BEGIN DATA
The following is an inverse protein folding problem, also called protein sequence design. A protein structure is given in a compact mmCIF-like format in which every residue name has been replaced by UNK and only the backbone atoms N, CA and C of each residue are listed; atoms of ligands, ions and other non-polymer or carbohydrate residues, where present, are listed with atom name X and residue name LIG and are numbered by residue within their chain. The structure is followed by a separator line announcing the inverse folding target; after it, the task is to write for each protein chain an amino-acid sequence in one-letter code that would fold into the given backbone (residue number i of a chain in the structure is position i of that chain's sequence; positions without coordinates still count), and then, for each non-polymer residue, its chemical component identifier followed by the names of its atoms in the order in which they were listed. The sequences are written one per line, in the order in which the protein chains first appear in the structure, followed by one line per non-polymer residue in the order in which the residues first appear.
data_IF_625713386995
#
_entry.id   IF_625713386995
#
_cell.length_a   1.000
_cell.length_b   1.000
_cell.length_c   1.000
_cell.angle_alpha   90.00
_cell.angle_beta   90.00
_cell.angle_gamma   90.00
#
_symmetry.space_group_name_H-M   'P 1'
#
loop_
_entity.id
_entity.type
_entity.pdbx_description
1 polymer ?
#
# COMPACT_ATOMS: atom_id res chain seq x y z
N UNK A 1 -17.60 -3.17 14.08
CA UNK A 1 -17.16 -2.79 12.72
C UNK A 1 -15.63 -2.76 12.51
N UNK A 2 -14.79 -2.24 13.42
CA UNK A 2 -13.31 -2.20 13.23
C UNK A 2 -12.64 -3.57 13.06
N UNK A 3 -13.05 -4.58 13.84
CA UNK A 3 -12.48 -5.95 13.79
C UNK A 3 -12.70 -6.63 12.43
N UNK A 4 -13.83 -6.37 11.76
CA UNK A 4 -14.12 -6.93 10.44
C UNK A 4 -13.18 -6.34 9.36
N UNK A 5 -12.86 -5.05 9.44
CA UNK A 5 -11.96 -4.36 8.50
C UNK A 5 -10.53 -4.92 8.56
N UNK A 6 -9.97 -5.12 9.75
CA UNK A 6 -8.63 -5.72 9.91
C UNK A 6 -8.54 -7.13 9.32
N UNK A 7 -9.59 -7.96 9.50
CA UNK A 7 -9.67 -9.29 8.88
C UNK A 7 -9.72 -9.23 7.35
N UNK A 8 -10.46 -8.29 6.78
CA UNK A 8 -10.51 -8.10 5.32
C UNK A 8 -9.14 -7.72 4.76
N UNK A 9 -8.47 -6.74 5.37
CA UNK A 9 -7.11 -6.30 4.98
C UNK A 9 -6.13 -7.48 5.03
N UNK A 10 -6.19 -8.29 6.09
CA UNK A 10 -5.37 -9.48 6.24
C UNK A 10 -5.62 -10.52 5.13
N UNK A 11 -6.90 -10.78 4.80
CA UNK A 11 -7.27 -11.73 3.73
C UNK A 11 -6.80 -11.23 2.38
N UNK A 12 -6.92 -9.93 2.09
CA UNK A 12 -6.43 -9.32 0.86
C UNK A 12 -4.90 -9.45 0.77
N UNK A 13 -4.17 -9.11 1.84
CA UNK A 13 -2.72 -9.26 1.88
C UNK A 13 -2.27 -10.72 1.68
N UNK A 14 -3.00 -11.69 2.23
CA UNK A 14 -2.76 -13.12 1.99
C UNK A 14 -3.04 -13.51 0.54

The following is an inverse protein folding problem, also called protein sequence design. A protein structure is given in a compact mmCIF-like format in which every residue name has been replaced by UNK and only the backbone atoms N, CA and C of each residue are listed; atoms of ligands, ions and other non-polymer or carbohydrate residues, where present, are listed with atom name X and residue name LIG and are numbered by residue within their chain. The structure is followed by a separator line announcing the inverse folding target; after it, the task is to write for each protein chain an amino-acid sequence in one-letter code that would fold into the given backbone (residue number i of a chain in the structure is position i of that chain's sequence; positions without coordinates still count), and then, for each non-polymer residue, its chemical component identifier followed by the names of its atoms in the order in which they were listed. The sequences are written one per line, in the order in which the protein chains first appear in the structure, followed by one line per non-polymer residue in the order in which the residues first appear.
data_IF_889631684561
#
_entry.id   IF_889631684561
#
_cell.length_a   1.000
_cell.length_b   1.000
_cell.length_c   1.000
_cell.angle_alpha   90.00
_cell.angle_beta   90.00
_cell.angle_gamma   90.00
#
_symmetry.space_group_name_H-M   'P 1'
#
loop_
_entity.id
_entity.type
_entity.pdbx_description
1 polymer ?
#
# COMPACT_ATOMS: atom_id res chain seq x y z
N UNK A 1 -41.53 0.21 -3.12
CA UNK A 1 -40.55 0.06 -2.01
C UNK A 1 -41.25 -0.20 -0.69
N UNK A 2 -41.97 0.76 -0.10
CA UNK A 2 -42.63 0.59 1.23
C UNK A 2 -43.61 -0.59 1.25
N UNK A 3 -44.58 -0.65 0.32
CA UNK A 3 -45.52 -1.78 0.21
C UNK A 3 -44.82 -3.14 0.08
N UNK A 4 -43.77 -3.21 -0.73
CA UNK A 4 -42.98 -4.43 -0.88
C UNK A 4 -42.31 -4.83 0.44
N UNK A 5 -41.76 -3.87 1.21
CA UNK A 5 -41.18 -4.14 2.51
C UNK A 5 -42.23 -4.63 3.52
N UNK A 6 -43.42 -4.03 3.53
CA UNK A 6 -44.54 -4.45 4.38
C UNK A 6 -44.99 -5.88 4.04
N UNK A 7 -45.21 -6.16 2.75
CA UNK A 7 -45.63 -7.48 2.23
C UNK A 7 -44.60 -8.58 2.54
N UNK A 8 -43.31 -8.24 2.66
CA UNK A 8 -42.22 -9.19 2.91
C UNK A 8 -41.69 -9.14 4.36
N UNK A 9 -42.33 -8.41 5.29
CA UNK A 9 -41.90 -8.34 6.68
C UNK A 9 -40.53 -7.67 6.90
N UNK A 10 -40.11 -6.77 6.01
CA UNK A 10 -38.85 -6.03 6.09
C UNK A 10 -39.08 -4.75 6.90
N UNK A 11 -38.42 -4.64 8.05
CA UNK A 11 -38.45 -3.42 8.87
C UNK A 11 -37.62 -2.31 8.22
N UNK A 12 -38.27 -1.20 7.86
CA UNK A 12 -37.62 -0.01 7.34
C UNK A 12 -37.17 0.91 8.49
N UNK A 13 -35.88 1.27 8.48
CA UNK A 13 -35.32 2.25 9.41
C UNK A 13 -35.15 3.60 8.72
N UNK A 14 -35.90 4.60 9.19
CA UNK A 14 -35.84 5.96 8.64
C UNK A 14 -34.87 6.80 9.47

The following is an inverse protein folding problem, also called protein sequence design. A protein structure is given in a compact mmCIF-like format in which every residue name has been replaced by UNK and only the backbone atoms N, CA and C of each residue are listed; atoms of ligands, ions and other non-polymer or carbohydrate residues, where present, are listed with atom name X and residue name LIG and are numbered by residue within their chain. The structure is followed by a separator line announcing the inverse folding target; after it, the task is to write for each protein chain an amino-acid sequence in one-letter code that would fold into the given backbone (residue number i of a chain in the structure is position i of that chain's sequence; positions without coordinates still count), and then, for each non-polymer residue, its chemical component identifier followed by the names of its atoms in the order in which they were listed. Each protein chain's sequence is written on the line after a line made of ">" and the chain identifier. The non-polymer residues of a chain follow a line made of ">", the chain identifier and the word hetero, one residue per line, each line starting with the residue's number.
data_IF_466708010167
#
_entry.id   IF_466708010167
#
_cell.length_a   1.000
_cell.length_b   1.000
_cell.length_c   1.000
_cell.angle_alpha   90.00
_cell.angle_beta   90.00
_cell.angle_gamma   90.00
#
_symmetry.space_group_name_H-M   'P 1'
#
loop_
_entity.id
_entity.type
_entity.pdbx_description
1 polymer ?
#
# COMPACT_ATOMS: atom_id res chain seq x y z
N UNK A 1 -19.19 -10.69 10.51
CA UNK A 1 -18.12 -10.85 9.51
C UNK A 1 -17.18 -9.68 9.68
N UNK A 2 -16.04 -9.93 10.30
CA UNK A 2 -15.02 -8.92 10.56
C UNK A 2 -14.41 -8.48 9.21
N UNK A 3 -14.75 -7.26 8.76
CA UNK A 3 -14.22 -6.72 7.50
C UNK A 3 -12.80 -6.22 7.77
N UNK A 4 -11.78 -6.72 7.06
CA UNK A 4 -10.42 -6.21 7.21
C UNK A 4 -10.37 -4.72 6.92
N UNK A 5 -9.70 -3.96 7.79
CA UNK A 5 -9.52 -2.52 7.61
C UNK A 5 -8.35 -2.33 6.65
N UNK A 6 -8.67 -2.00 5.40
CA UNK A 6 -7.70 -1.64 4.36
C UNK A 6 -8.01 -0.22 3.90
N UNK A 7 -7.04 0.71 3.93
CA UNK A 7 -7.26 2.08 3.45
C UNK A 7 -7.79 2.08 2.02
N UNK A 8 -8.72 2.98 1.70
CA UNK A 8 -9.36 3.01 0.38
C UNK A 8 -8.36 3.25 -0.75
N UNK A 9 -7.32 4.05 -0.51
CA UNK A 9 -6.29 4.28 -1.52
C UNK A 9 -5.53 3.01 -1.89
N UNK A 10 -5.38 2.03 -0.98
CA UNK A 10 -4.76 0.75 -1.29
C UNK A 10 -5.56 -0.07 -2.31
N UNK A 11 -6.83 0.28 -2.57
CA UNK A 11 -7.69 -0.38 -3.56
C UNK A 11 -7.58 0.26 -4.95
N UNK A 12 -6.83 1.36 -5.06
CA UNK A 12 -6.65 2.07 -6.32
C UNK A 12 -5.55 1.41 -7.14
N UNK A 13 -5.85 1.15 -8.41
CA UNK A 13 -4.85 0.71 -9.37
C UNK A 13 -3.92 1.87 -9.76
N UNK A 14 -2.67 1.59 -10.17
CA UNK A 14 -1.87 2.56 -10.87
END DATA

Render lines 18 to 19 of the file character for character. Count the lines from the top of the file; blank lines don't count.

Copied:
_entity.pdbx_description
1 polymer ?